Something for every season in our young garden, which is pleasing; although winter is certainly the quietest time, still requiring more thought and effort to give a stronger shape until spring bursts once more from the earth. But already there is more substance than a year ago, satisfying progress as the year draws to its close.

On a personal level, it has been a sad year for us, still keenly feeling the loss of my dear Dad. During the worst of our grief, the garden has provided a haven and focus, drawing us out and sprinkling a little magic across the darkest days, knitting us back together little by little.

Nevertheless we shall creep onwards, tomorrow, to a fresh year, and may it herald good things for one and all.

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17 thoughts on “2012 Garden Review

  1. What a pleasure it has been to see these complete year reviews like yours, particularly having only begun my blogging journey during that time. Yours also shows the special progress of a ‘new’ garden, so a great record for you as well as interesting for us – and you have some beautiful flowers which I shall be going back to have another look at as some may be joining my wish list! I am so glad too that the joys of creating your garden have gone some way to support you following your Dad’s death, and trust you will continue with your progress in all these things in 2013.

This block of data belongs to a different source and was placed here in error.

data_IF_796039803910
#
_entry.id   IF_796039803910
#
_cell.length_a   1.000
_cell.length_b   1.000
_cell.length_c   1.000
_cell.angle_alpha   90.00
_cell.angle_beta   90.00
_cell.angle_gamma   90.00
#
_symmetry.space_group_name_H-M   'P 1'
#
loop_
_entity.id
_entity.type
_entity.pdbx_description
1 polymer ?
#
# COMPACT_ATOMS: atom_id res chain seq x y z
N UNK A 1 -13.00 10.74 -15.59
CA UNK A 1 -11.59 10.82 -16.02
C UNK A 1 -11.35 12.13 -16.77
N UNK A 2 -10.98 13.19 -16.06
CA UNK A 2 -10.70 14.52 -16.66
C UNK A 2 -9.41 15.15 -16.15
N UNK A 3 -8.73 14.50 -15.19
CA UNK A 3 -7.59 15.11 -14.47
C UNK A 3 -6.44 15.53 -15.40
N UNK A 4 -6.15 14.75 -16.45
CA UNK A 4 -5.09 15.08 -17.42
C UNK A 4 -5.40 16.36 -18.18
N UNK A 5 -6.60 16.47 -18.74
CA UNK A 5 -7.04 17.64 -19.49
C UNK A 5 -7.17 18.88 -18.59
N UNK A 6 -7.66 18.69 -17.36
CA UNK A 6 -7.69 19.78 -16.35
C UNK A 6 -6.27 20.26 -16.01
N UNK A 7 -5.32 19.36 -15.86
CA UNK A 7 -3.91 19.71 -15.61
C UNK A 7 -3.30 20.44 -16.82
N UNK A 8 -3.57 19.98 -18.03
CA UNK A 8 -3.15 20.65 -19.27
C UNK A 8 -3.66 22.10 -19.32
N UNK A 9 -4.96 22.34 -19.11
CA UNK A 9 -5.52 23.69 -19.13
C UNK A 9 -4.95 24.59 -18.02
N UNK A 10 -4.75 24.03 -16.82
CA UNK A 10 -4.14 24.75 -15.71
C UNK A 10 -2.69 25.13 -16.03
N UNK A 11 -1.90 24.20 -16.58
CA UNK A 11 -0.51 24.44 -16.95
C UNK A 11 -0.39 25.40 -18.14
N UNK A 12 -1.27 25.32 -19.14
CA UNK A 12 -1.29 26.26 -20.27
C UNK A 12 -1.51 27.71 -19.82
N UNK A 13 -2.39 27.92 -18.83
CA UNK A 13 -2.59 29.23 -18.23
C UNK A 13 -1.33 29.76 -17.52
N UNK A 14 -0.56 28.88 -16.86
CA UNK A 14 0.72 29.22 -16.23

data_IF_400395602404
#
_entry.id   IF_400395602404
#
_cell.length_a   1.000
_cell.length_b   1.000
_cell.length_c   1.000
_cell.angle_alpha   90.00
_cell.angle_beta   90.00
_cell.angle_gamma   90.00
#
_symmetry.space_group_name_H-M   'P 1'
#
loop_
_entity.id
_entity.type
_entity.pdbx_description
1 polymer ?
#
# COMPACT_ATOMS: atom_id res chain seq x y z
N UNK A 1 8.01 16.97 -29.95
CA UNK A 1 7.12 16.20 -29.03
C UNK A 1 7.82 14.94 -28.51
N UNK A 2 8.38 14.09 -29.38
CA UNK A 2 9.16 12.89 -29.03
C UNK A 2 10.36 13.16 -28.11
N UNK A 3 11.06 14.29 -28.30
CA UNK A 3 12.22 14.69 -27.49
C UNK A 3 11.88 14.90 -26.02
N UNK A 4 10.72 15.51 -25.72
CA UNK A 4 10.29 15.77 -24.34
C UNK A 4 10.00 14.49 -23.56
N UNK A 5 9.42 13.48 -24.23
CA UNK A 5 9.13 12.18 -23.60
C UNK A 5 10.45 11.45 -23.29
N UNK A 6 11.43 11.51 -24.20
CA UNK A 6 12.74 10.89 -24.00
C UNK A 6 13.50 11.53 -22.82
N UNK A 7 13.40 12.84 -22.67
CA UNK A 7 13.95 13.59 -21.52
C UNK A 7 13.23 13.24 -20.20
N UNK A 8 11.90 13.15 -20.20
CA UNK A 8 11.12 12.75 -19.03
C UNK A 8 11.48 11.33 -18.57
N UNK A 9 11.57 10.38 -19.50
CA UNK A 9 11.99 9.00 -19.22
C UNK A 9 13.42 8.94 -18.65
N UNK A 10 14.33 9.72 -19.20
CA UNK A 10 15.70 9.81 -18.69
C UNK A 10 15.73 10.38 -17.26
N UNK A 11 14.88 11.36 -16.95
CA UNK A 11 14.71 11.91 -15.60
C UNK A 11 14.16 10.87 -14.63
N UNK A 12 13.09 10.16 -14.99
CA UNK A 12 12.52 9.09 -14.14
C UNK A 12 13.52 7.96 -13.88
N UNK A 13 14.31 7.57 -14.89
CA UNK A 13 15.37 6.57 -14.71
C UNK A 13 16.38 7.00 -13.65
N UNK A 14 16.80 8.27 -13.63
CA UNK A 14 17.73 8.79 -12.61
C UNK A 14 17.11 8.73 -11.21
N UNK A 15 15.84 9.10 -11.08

2. Hi,

    Lovely photos, let’s hope 2013 is drier!
    At least the plants seemed to love the rain, even if it meant we couldn’t really get out to enjoy the plants 🙂

  3. The progress is interesting – but I couldn’t help noticing a certain absence of sun throughout your shots of the garden… please let’s have a better year in 2013…

    (In fact, let’s have a better year all round.) So I’ll wish you an excellent 2013, and all the very best.

    • Hmm, there was definitely more sun than the first-day-of-the-month shots would imply, but not enough, it’s true. Fingers crossed for a sunny 2013. All the best to you too!

  4. I found it amazing when I did my pictures and looking at yours at how the borders look empty for months and then all of a sudden in one month they seem to be full.

    Thanks for joining in this year and I hope 2013 is kinder to you.

    Helen

    • Yes, the change is surprising isn’t it? Our borders aren’t as bare this winter as they were last year, so it won’t be such a stark contrast again as from the bare earth of almost empty borders, but still a lovely burgeoning!
      Wishing you a very happy year ahead,

  5. Oh the mosaics are such an effective way of watching the year unfold Sara. May the new year treat you and your garden kindly xxx

  6. Amazing to see the transformation – you really have developed borders with interest through the year, or will have once those shrubs fill out. Looking forward to watching your garden developing even more character as 2013 unfolds.